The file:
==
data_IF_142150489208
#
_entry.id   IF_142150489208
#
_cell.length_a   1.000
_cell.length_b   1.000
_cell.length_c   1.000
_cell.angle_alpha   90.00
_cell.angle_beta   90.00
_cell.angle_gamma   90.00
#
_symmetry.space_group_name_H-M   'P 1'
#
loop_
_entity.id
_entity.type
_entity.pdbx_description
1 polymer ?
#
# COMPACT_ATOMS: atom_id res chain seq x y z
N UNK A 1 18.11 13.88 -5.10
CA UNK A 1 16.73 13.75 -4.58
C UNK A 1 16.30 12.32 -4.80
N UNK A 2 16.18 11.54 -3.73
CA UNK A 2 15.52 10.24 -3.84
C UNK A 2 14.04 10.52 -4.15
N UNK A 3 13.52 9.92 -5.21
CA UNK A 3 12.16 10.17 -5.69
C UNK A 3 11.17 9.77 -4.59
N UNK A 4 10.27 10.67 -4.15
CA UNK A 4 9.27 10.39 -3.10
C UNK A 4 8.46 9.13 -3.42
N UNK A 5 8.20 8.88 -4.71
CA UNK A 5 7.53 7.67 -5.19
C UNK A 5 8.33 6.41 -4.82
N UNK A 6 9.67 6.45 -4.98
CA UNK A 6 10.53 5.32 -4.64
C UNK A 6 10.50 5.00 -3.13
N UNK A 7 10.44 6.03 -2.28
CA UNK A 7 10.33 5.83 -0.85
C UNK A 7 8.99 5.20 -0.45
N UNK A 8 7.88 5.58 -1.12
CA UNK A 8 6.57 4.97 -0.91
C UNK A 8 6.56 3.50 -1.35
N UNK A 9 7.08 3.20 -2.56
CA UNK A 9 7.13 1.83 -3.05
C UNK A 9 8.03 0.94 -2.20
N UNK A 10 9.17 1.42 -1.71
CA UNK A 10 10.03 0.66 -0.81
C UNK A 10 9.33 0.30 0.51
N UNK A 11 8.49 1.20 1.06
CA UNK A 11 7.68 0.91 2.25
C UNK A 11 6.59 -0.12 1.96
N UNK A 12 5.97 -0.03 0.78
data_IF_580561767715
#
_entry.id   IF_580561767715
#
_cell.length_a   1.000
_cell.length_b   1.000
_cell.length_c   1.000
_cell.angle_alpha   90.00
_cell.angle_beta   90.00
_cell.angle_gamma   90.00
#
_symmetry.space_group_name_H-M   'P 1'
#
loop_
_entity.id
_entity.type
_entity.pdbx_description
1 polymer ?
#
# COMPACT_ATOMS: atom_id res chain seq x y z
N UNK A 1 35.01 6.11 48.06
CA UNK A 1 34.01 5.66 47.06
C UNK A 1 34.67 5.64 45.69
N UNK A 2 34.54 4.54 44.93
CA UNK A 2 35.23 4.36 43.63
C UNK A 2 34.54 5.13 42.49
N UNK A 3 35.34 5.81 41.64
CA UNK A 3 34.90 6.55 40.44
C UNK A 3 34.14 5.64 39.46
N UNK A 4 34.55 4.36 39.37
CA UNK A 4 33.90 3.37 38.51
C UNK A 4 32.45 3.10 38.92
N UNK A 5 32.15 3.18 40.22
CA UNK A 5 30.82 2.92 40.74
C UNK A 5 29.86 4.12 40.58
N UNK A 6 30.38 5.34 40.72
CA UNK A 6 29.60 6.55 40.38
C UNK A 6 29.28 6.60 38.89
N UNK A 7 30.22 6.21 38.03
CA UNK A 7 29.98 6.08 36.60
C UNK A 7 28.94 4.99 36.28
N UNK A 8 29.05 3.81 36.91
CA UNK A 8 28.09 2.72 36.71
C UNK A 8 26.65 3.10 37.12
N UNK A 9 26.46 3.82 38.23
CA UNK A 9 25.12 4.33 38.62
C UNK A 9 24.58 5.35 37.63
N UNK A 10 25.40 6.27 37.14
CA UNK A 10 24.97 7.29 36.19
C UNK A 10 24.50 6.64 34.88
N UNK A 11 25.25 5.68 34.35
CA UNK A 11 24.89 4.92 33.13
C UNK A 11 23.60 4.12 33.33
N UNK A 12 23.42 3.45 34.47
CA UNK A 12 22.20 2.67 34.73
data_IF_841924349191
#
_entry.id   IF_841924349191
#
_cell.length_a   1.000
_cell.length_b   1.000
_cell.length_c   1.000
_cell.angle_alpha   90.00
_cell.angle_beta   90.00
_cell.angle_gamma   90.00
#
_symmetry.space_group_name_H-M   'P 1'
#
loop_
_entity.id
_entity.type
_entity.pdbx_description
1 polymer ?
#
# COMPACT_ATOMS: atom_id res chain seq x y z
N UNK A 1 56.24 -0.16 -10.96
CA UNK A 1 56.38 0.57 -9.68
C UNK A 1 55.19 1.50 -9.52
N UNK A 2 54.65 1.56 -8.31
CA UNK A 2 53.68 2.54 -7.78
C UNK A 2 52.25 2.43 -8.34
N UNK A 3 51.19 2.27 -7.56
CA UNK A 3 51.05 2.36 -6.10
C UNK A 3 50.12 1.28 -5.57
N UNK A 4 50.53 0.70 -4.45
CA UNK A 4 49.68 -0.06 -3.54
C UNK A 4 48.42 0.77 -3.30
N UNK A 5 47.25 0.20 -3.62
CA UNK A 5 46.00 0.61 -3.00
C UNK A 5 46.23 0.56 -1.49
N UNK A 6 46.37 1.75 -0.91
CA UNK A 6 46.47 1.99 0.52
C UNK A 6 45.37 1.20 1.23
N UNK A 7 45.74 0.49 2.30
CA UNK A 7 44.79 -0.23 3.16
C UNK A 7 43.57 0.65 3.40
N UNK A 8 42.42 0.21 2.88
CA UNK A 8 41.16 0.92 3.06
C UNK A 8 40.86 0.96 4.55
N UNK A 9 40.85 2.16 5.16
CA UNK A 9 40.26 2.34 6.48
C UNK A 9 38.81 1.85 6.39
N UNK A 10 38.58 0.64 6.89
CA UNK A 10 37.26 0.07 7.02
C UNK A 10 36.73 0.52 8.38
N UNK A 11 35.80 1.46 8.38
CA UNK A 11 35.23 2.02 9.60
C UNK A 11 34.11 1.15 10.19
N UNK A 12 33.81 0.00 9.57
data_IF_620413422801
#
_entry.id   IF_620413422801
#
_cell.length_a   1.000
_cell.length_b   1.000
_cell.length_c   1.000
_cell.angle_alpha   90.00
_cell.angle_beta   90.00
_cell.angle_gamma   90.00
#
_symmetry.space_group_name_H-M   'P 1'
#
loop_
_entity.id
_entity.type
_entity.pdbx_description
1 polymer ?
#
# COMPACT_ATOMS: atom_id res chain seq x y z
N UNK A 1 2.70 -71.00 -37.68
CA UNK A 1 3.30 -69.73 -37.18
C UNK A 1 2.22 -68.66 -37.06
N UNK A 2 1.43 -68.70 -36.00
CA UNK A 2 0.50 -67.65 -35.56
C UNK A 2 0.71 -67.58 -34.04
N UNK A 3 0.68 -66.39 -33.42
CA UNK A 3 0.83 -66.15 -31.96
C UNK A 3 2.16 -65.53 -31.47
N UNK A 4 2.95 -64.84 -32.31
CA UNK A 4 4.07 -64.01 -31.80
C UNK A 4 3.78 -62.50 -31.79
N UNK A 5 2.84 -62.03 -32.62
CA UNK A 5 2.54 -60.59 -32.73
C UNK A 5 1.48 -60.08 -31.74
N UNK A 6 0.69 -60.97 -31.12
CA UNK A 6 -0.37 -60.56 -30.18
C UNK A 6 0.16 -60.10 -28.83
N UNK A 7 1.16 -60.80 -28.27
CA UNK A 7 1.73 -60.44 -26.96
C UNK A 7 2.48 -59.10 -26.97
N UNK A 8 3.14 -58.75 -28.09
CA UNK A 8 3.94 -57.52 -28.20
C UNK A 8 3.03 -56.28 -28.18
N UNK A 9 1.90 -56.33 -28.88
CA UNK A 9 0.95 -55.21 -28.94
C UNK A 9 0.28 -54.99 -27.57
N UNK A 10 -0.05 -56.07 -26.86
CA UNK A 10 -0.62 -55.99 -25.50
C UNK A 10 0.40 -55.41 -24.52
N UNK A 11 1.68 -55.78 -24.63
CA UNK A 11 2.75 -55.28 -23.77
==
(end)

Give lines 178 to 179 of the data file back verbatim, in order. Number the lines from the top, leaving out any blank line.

_entity.id
_entity.type